The worries that these parents had are completely valid. COVID-19 was quite literally everywhere in New York City. I saw neighbors being escorted by EMS in full hazmat suits into the ambulance while I was walking to work, and I saw patients being rushed into the hospital when I arrived. Despite everything that was going on in the world, I was able to find moments filled with hope from the daily 7 PM applause throughout the city to patients ringing the “chemo bell” as tradition after completing their treatment and the silly Fortnite dance battles that patients challenged me to. The resilience of these children, the diligent nurses and staff, and their ability to smile through it all will forever inspire me to become the best nurse practitioner I can be.

 In regards to the racial injustices that plague our country, the streets of New York City became restless and continue to be restless in wake of the unjust killings of Ahmaud Arbery, George Floyd, Nina Pop, Tony McDade, and so many more innocent Black lives. Despite what the media had depicted, many of the protests that took place were peaceful, nonviolent, and even followed CDC guidelines as closely as possible in a mass gathering. We kept our distance, wore masks, and kept one other safe by passing out masks, hand sanitizers, food, water, and legal or medical resources. We marched on the streets on sunny days and through the pouring rain, successfully amplifying Black voices without escalating the situation to violence.

Uplifting the Black community is and should be empowering to all White and non-Black people of color, as it has always been Black activists at the forefront, fighting for the civil rights that we all enjoy today. However, the injustices that the Black community face is not unique to police brutality. It is present in almost every aspect of our lives, especially in healthcare.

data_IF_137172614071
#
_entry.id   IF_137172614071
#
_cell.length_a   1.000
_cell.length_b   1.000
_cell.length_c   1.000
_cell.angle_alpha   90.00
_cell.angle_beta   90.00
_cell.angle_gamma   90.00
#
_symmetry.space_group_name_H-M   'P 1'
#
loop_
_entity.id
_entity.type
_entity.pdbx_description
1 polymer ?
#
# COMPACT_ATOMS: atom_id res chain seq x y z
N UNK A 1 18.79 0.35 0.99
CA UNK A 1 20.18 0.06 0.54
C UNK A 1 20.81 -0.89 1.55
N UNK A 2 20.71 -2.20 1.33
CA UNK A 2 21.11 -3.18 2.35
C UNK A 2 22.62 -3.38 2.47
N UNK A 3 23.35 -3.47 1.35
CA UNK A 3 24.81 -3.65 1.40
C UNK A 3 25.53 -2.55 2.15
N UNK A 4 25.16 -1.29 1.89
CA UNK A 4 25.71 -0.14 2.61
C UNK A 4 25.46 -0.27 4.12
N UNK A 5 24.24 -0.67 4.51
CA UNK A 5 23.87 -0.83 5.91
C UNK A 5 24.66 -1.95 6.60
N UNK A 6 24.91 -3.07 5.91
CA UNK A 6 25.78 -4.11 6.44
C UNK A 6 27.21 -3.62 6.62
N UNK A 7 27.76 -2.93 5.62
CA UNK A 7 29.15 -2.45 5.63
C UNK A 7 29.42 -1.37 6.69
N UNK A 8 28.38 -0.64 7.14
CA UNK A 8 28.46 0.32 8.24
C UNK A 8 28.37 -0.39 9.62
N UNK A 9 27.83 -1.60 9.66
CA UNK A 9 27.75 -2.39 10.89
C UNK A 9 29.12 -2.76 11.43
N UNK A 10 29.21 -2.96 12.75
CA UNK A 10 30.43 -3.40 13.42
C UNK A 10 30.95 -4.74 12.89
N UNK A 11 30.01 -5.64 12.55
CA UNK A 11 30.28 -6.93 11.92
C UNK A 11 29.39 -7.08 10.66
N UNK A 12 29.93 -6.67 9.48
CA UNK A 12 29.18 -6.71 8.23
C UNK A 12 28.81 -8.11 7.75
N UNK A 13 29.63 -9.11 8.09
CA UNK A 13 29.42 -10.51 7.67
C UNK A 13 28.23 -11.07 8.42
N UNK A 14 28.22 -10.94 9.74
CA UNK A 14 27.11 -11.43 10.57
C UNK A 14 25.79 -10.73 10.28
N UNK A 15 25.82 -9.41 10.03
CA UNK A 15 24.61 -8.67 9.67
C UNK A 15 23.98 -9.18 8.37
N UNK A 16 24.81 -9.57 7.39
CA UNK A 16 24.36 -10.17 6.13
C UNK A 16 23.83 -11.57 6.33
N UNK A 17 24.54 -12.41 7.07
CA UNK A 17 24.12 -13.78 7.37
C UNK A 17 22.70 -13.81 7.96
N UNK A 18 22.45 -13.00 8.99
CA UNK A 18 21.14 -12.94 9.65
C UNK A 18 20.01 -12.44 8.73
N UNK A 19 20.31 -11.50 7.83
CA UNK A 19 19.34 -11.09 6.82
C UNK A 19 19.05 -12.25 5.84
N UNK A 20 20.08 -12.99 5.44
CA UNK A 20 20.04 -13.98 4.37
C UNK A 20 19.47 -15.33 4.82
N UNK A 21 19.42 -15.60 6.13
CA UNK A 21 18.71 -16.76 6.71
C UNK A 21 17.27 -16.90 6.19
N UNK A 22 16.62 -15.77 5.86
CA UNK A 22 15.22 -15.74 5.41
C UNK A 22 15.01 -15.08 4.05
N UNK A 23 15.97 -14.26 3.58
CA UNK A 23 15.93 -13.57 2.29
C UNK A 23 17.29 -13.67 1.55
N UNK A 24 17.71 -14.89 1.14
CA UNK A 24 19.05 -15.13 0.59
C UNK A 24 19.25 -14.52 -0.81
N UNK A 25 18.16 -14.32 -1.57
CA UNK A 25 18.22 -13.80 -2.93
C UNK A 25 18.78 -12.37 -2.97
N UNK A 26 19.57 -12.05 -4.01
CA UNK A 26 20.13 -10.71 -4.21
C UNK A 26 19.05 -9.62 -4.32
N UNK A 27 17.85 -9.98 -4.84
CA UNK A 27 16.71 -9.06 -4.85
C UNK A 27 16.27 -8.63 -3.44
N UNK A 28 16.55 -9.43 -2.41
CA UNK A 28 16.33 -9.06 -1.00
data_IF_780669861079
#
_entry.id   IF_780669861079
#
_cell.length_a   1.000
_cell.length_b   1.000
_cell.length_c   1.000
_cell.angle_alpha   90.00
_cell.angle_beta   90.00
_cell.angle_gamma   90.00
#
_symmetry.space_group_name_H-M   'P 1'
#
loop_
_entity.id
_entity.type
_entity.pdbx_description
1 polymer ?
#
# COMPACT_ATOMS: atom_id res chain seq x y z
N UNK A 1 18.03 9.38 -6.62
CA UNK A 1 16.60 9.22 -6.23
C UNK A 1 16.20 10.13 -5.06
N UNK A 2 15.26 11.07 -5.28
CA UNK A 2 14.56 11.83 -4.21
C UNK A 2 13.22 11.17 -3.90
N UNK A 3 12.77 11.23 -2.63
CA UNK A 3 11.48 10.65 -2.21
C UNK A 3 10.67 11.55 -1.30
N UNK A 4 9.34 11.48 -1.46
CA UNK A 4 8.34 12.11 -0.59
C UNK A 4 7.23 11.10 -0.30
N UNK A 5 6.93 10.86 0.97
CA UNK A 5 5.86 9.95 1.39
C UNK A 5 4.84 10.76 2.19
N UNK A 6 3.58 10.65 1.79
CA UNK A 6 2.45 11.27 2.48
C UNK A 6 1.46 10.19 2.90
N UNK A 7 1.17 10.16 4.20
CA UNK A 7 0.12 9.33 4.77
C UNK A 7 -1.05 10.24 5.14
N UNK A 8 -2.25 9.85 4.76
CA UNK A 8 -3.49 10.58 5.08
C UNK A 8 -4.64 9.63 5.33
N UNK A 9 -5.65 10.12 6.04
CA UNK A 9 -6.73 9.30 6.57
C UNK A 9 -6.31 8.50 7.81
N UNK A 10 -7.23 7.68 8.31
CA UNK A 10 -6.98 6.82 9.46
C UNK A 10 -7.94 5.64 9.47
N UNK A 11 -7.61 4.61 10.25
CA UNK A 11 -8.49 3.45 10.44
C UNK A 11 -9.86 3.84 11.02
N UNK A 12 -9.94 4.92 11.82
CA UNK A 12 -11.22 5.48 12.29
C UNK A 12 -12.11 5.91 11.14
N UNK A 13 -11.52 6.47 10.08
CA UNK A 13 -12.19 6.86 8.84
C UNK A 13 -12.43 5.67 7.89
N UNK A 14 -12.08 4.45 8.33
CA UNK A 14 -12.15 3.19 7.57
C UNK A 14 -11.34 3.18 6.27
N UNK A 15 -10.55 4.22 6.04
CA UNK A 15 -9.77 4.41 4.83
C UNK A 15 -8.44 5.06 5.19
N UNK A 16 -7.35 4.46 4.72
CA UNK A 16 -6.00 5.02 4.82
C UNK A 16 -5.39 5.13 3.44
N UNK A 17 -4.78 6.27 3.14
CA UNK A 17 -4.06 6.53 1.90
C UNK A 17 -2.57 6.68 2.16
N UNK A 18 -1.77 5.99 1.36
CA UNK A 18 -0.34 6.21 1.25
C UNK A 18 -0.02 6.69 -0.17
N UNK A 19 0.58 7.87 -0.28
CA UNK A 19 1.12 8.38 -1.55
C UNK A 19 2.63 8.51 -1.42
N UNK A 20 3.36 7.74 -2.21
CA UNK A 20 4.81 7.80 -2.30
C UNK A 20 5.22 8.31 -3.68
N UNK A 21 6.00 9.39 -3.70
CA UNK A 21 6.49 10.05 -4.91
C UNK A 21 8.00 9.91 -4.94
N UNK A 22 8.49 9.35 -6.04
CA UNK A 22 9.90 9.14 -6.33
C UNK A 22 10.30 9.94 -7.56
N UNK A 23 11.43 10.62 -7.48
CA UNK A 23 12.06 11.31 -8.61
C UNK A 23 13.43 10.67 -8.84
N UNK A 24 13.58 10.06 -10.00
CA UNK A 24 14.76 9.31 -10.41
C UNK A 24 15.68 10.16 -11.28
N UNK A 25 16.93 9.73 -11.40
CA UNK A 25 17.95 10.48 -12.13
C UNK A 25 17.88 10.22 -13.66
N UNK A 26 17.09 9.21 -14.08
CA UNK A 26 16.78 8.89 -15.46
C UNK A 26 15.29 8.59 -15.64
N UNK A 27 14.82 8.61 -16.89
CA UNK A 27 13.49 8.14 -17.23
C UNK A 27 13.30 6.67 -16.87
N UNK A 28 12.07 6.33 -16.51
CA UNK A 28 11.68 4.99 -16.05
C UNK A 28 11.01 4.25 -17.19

Participating in this ongoing movement has made it clear to me that it is our responsibility as future health care providers to unlearn our implicit biases and dismantle the systemic racism within the health care system that prevents Black patients from obtaining access to quality care and achieving longer lifespans. I urge my peers and colleagues to inform themselves, work as allies, and contribute to the ongoing efforts of BLM because all lives can't matter until Black lives matter.

More information on how to contribute to the movement can be found here: www.blacklivesmatters.carrd.co

What have your experiences been like as a mentor? Who is your mentor, and what did they teach you that you’re imparting to your own mentees? 

 My experience as a mentor has been nothing short of humbling. I view mentorship as a two-way street because my mentees have just as much to teach me as I have to teach them. It is easy for me to get caught up in my own life and the stressors that surround it, but it is my mentees who keep me grounded. I am deeply inspired by their motivation to achieve their academic and career goals despite the obstacles that life throws at them.